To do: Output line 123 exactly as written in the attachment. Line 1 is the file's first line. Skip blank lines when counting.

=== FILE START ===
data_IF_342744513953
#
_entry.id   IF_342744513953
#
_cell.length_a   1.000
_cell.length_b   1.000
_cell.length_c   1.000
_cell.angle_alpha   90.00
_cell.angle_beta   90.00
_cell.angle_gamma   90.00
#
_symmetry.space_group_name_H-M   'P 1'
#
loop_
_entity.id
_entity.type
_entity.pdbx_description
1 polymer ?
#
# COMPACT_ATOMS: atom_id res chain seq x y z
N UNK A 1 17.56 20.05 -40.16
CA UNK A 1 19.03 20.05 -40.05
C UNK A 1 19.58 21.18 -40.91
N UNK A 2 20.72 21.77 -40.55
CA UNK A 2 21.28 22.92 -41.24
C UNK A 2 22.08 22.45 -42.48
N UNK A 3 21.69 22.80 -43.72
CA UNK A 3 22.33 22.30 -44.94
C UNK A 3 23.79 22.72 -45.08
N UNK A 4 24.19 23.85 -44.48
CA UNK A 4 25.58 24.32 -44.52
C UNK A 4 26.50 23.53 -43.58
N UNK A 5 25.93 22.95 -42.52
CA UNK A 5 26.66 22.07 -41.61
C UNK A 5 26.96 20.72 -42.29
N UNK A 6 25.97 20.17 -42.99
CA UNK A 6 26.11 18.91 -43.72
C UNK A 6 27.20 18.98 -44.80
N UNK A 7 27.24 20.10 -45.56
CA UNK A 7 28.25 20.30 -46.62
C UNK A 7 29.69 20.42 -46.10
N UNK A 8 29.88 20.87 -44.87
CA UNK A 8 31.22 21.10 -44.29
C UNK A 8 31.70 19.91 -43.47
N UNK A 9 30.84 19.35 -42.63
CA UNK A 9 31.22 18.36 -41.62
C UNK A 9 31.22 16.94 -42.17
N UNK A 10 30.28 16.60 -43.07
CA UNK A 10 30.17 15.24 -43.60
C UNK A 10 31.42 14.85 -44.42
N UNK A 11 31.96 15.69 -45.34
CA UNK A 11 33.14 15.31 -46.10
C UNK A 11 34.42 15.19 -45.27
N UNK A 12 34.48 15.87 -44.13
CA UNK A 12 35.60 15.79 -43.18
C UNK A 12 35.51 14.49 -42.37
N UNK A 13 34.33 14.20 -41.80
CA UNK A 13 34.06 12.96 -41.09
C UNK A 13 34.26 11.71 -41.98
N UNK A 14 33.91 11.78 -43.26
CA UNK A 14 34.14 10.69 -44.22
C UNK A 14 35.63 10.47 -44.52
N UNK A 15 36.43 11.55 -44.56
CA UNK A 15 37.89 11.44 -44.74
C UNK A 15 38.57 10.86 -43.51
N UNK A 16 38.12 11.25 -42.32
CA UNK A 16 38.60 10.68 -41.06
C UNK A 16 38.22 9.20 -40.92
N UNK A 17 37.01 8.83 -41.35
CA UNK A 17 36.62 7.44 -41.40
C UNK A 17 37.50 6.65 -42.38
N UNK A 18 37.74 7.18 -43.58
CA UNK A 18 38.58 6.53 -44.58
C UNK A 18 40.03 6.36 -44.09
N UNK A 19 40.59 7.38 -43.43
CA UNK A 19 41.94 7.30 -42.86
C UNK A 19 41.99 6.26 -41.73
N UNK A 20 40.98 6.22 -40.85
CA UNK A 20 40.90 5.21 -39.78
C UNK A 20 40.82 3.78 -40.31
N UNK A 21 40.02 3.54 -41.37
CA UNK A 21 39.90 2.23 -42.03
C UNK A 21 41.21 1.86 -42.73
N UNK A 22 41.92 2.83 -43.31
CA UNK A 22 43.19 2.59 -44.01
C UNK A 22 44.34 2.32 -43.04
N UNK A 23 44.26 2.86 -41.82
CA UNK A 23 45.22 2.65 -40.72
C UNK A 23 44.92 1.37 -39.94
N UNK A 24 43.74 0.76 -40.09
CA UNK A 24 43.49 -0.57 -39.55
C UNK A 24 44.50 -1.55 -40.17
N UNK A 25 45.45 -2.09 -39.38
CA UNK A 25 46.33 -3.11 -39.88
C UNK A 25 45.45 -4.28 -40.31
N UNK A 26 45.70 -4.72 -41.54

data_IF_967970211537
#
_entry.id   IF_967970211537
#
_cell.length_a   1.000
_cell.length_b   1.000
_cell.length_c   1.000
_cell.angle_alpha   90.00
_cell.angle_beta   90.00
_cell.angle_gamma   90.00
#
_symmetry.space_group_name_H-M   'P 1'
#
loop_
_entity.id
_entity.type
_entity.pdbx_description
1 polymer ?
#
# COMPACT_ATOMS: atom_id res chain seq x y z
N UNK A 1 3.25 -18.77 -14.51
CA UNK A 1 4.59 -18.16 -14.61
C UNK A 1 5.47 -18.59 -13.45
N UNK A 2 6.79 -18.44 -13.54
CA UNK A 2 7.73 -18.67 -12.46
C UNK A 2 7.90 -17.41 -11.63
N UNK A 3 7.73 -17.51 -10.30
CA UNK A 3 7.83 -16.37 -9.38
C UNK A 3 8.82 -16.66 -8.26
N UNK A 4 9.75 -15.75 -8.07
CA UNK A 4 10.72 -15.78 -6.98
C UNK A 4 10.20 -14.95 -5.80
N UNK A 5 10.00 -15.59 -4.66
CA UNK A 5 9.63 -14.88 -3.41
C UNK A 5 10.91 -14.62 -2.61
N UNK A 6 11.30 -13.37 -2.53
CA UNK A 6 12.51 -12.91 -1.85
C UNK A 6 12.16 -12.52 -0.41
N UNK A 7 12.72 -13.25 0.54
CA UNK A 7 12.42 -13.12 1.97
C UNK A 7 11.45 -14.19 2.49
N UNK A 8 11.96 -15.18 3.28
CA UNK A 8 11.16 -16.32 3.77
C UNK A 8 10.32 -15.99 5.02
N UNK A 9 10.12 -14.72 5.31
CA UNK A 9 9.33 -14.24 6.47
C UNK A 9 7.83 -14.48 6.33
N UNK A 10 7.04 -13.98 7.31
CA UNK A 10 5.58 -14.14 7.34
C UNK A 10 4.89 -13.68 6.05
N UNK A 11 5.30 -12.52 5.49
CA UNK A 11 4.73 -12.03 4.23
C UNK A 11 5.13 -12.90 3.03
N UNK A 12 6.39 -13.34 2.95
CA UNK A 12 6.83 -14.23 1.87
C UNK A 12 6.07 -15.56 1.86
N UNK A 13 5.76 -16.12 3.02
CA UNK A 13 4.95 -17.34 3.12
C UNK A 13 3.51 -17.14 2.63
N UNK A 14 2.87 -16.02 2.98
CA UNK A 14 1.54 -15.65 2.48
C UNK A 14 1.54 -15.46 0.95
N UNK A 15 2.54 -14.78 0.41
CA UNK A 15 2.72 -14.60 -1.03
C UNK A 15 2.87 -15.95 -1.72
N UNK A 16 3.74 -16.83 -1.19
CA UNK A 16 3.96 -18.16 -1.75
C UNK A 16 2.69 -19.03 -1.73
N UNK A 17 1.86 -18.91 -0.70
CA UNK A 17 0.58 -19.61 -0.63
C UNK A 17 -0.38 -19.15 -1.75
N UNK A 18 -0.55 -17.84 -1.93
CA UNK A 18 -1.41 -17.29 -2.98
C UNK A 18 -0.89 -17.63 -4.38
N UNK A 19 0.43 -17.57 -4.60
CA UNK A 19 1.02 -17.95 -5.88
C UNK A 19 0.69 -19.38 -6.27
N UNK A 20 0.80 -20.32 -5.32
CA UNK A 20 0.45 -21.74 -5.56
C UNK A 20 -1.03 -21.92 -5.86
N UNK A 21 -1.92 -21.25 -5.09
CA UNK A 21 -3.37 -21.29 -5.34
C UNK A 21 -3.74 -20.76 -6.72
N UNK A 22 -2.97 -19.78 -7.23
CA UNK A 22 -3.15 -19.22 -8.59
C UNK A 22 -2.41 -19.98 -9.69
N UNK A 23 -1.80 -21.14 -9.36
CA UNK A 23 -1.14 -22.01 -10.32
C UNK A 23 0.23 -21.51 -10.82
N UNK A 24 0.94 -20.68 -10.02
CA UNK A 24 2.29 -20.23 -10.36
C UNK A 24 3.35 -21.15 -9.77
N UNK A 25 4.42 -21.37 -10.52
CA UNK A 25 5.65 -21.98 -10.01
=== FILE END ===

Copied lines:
N UNK A 3 7.73 -17.51 -10.30